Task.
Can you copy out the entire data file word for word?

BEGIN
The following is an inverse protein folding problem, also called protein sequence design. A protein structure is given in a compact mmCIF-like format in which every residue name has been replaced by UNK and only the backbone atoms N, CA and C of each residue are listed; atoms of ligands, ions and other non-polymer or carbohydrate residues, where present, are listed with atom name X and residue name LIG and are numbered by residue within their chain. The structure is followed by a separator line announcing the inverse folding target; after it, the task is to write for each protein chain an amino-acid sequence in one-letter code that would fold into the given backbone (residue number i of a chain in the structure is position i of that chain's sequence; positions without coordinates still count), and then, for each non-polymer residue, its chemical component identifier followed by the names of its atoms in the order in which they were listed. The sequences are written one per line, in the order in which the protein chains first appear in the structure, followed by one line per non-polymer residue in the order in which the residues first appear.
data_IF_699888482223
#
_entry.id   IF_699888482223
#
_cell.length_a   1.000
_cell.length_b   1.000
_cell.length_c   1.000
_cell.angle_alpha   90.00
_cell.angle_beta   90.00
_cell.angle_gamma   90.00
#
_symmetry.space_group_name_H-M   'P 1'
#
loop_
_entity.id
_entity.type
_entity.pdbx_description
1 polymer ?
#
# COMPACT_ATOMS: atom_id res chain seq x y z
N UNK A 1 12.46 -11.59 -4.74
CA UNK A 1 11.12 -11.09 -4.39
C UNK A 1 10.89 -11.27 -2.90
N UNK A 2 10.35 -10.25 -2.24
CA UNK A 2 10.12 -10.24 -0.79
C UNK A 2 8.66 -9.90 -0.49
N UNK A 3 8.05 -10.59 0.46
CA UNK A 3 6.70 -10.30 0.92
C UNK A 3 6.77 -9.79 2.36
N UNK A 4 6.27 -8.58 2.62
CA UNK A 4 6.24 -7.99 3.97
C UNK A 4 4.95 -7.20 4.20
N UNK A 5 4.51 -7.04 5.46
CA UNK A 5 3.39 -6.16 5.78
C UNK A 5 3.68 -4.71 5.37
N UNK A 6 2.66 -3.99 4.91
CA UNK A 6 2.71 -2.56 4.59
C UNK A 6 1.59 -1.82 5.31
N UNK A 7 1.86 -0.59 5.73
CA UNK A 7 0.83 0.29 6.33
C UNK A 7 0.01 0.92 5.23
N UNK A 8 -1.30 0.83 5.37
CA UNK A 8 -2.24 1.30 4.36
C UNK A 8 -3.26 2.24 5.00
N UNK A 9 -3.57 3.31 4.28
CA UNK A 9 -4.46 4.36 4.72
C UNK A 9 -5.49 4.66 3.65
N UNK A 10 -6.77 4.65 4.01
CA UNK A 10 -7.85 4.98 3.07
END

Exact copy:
The following is an inverse protein folding problem, also called protein sequence design. A protein structure is given in a compact mmCIF-like format in which every residue name has been replaced by UNK and only the backbone atoms N, CA and C of each residue are listed; atoms of ligands, ions and other non-polymer or carbohydrate residues, where present, are listed with atom name X and residue name LIG and are numbered by residue within their chain. The structure is followed by a separator line announcing the inverse folding target; after it, the task is to write for each protein chain an amino-acid sequence in one-letter code that would fold into the given backbone (residue number i of a chain in the structure is position i of that chain's sequence; positions without coordinates still count), and then, for each non-polymer residue, its chemical component identifier followed by the names of its atoms in the order in which they were listed. The sequences are written one per line, in the order in which the protein chains first appear in the structure, followed by one line per non-polymer residue in the order in which the residues first appear.
data_IF_699888482223
#
_entry.id   IF_699888482223
#
_cell.length_a   1.000
_cell.length_b   1.000
_cell.length_c   1.000
_cell.angle_alpha   90.00
_cell.angle_beta   90.00
_cell.angle_gamma   90.00
#
_symmetry.space_group_name_H-M   'P 1'
#
loop_
_entity.id
_entity.type
_entity.pdbx_description
1 polymer ?
#
# COMPACT_ATOMS: atom_id res chain seq x y z
N UNK A 1 12.46 -11.59 -4.74
CA UNK A 1 11.12 -11.09 -4.39
C UNK A 1 10.89 -11.27 -2.90
N UNK A 2 10.35 -10.25 -2.24
CA UNK A 2 10.12 -10.24 -0.79
C UNK A 2 8.66 -9.90 -0.49
N UNK A 3 8.05 -10.59 0.46
CA UNK A 3 6.70 -10.30 0.92
C UNK A 3 6.77 -9.79 2.36
N UNK A 4 6.27 -8.58 2.62
CA UNK A 4 6.24 -7.99 3.97
C UNK A 4 4.95 -7.20 4.20
N UNK A 5 4.51 -7.04 5.46
CA UNK A 5 3.39 -6.16 5.78
C UNK A 5 3.68 -4.71 5.37
N UNK A 6 2.66 -3.99 4.91
CA UNK A 6 2.71 -2.56 4.59
C UNK A 6 1.59 -1.82 5.31
N UNK A 7 1.86 -0.59 5.73
CA UNK A 7 0.83 0.29 6.33
C UNK A 7 0.01 0.92 5.23
N UNK A 8 -1.30 0.83 5.37
CA UNK A 8 -2.24 1.30 4.36
C UNK A 8 -3.26 2.24 5.00
N UNK A 9 -3.57 3.31 4.28
CA UNK A 9 -4.46 4.36 4.72
C UNK A 9 -5.49 4.66 3.65
N UNK A 10 -6.77 4.65 4.01
CA UNK A 10 -7.85 4.98 3.07